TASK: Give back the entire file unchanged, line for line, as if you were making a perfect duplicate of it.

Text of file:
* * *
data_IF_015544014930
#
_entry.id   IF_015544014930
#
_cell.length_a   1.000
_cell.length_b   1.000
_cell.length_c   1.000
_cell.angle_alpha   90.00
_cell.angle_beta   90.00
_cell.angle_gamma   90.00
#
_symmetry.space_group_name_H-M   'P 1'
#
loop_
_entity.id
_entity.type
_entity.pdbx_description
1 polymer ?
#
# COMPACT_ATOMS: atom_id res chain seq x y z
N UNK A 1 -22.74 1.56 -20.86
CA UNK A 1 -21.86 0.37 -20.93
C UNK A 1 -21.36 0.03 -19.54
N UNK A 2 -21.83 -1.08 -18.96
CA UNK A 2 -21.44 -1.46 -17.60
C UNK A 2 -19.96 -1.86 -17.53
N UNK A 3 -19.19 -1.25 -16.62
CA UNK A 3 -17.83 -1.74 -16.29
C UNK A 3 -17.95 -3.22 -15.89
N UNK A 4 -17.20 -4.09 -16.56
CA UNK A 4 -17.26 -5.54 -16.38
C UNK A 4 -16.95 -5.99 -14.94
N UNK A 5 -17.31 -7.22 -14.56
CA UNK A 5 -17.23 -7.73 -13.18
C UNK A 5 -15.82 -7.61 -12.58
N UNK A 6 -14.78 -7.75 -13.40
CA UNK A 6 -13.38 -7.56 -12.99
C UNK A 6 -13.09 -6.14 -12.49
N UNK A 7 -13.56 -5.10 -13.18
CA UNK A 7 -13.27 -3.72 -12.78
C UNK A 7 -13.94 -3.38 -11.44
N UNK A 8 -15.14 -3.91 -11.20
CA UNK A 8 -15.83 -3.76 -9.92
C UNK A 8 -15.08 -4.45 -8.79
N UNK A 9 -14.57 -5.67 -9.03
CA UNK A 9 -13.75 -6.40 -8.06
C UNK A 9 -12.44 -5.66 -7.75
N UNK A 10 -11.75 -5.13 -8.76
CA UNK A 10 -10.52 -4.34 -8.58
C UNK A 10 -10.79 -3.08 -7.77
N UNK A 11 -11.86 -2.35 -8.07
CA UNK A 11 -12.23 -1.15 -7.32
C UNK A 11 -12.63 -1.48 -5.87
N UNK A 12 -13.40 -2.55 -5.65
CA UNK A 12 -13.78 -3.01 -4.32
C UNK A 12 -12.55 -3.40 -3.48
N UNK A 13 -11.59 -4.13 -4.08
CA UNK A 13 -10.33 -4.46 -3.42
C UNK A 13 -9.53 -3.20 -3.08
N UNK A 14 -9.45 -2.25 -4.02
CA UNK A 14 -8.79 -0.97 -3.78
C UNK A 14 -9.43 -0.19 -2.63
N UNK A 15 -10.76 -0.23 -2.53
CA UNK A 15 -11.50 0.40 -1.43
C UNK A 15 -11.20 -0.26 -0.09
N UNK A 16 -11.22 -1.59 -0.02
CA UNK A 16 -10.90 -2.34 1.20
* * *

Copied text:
data_IF_015544014930
#
_entry.id   IF_015544014930
#
_cell.length_a   1.000
_cell.length_b   1.000
_cell.length_c   1.000
_cell.angle_alpha   90.00
_cell.angle_beta   90.00
_cell.angle_gamma   90.00
#
_symmetry.space_group_name_H-M   'P 1'
#
loop_
_entity.id
_entity.type
_entity.pdbx_description
1 polymer ?
#
# COMPACT_ATOMS: atom_id res chain seq x y z
N UNK A 1 -22.74 1.56 -20.86
CA UNK A 1 -21.86 0.37 -20.93
C UNK A 1 -21.36 0.03 -19.54
N UNK A 2 -21.83 -1.08 -18.96
CA UNK A 2 -21.44 -1.46 -17.60
C UNK A 2 -19.96 -1.86 -17.53
N UNK A 3 -19.19 -1.25 -16.62
CA UNK A 3 -17.83 -1.74 -16.29
C UNK A 3 -17.95 -3.22 -15.89
N UNK A 4 -17.20 -4.09 -16.56
CA UNK A 4 -17.26 -5.54 -16.38
C UNK A 4 -16.95 -5.99 -14.94
N UNK A 5 -17.31 -7.22 -14.56
CA UNK A 5 -17.23 -7.73 -13.18
C UNK A 5 -15.82 -7.61 -12.58
N UNK A 6 -14.78 -7.75 -13.40
CA UNK A 6 -13.38 -7.56 -12.99
C UNK A 6 -13.09 -6.14 -12.49
N UNK A 7 -13.56 -5.10 -13.18
CA UNK A 7 -13.27 -3.72 -12.78
C UNK A 7 -13.94 -3.38 -11.44
N UNK A 8 -15.14 -3.91 -11.20
CA UNK A 8 -15.83 -3.76 -9.92
C UNK A 8 -15.08 -4.45 -8.79
N UNK A 9 -14.57 -5.67 -9.03
CA UNK A 9 -13.75 -6.40 -8.06
C UNK A 9 -12.44 -5.66 -7.75
N UNK A 10 -11.75 -5.13 -8.76
CA UNK A 10 -10.52 -4.34 -8.58
C UNK A 10 -10.79 -3.08 -7.77
N UNK A 11 -11.86 -2.35 -8.07
CA UNK A 11 -12.23 -1.15 -7.32
C UNK A 11 -12.63 -1.48 -5.87
N UNK A 12 -13.40 -2.55 -5.65
CA UNK A 12 -13.78 -3.01 -4.32
C UNK A 12 -12.55 -3.40 -3.48
N UNK A 13 -11.59 -4.13 -4.08
CA UNK A 13 -10.33 -4.46 -3.42
C UNK A 13 -9.53 -3.20 -3.08
N UNK A 14 -9.45 -2.25 -4.02
CA UNK A 14 -8.79 -0.97 -3.78
C UNK A 14 -9.43 -0.19 -2.63
N UNK A 15 -10.76 -0.23 -2.53
CA UNK A 15 -11.50 0.40 -1.43
C UNK A 15 -11.20 -0.26 -0.09
N UNK A 16 -11.22 -1.59 -0.02
CA UNK A 16 -10.90 -2.34 1.20